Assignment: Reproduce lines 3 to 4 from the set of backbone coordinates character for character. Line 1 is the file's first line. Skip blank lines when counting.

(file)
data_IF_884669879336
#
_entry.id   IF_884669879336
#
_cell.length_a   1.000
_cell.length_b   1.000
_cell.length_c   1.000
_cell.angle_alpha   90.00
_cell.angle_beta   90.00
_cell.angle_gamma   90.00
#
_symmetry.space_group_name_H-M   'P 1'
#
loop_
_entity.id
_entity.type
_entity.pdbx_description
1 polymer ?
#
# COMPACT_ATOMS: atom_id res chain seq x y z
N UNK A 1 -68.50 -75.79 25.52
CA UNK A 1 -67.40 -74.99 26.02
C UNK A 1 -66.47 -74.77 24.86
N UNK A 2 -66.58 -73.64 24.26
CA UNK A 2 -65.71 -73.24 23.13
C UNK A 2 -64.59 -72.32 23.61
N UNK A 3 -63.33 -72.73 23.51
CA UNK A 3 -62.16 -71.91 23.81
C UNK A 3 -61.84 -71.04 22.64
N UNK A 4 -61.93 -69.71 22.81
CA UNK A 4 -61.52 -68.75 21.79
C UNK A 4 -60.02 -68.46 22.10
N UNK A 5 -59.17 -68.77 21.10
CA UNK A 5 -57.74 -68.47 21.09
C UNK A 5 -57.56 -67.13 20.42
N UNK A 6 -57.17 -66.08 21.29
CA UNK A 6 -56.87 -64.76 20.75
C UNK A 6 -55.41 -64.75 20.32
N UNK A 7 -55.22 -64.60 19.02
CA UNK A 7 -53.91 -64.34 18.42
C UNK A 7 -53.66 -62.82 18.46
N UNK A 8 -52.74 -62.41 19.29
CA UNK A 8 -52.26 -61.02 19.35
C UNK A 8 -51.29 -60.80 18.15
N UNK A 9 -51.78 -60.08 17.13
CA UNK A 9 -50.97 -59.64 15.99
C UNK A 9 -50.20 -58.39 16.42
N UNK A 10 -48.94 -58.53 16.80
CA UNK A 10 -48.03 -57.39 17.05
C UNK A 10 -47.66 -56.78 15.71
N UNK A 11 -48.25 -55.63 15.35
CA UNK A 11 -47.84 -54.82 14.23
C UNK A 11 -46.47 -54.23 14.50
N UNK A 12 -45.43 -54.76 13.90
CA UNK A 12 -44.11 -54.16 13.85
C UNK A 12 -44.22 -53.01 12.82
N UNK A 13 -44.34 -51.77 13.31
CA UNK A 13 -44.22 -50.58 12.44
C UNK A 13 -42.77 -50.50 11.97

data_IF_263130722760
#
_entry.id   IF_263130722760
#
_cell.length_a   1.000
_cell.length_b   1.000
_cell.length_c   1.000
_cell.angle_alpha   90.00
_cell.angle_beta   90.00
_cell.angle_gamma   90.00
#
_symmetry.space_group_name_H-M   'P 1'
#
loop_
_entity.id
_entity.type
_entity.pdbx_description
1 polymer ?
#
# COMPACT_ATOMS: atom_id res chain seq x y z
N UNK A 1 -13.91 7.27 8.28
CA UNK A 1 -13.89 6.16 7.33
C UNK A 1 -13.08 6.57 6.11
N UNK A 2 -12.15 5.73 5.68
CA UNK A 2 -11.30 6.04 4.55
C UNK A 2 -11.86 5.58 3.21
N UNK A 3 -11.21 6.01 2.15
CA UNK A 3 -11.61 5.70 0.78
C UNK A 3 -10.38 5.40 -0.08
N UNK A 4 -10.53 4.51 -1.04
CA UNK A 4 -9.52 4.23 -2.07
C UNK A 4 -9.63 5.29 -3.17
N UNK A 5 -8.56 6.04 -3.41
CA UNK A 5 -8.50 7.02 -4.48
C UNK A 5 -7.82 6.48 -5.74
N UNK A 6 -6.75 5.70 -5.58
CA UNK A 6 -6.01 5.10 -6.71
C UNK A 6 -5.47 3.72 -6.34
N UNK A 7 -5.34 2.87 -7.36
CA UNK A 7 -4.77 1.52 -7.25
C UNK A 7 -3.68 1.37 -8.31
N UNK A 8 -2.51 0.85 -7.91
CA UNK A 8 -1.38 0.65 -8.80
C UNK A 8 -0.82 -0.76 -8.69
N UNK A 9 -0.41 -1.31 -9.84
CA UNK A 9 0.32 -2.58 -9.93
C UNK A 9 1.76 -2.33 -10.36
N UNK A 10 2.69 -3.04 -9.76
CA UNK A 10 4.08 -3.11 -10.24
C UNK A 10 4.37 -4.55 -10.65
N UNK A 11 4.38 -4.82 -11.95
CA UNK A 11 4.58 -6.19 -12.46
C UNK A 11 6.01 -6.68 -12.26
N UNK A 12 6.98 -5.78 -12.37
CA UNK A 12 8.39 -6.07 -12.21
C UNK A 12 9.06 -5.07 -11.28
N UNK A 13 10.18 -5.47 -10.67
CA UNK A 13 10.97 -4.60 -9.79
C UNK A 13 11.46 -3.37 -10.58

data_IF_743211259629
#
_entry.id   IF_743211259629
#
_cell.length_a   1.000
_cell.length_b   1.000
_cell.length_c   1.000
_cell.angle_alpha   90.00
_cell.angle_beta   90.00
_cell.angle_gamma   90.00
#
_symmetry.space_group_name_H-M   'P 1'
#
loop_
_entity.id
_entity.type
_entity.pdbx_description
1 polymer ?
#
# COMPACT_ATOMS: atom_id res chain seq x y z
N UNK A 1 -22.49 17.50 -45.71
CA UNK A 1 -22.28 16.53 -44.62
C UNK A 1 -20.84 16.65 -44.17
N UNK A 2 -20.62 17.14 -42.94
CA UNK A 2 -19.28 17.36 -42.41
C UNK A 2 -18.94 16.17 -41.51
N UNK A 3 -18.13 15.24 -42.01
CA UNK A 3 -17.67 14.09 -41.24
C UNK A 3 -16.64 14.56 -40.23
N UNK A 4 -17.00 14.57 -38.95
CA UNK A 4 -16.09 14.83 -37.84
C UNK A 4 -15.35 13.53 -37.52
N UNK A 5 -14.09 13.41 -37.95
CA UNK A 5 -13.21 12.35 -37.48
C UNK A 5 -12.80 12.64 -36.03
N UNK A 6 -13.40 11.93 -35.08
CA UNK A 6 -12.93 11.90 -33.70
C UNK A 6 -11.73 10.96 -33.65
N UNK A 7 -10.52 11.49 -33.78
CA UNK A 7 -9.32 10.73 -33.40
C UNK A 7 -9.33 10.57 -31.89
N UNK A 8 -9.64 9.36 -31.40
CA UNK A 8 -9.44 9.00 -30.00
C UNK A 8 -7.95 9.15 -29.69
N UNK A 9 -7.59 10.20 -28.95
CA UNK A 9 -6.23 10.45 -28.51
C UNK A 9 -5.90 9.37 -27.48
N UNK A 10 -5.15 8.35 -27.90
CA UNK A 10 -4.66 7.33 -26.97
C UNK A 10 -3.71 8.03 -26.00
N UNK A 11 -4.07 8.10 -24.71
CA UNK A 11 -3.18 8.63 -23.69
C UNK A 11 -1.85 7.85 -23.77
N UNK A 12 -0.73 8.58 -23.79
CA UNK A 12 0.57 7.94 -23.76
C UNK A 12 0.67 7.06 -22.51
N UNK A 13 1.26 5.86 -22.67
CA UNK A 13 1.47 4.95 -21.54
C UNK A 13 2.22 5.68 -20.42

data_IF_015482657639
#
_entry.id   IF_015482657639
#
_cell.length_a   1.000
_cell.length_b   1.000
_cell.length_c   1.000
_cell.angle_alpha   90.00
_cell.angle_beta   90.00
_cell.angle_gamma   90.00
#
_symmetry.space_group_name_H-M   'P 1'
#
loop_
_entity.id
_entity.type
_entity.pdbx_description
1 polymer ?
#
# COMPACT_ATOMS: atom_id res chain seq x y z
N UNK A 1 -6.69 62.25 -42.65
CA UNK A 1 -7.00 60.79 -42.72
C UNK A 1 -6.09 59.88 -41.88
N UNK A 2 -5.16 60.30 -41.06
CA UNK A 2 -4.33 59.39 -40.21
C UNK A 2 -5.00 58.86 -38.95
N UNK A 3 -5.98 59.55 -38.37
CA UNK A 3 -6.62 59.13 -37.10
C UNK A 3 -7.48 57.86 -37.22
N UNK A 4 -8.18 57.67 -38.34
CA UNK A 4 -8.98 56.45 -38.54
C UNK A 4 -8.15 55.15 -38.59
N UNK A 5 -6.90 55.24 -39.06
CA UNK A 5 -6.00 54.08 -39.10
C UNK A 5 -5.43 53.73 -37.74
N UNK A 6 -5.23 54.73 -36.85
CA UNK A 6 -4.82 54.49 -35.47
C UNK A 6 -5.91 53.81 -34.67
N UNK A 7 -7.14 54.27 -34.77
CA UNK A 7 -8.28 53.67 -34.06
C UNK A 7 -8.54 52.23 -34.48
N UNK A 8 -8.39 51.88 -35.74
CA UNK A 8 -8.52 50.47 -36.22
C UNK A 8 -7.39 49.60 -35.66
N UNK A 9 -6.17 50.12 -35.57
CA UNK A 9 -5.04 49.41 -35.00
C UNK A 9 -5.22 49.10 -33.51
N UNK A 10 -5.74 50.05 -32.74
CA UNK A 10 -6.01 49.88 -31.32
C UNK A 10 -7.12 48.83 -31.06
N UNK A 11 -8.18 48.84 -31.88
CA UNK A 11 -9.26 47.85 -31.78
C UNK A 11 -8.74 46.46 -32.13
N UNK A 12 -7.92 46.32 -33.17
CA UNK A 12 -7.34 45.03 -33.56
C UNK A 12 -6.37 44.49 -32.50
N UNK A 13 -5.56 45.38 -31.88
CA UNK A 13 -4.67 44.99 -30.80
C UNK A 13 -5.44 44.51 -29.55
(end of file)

_entry.id   IF_884669879336
#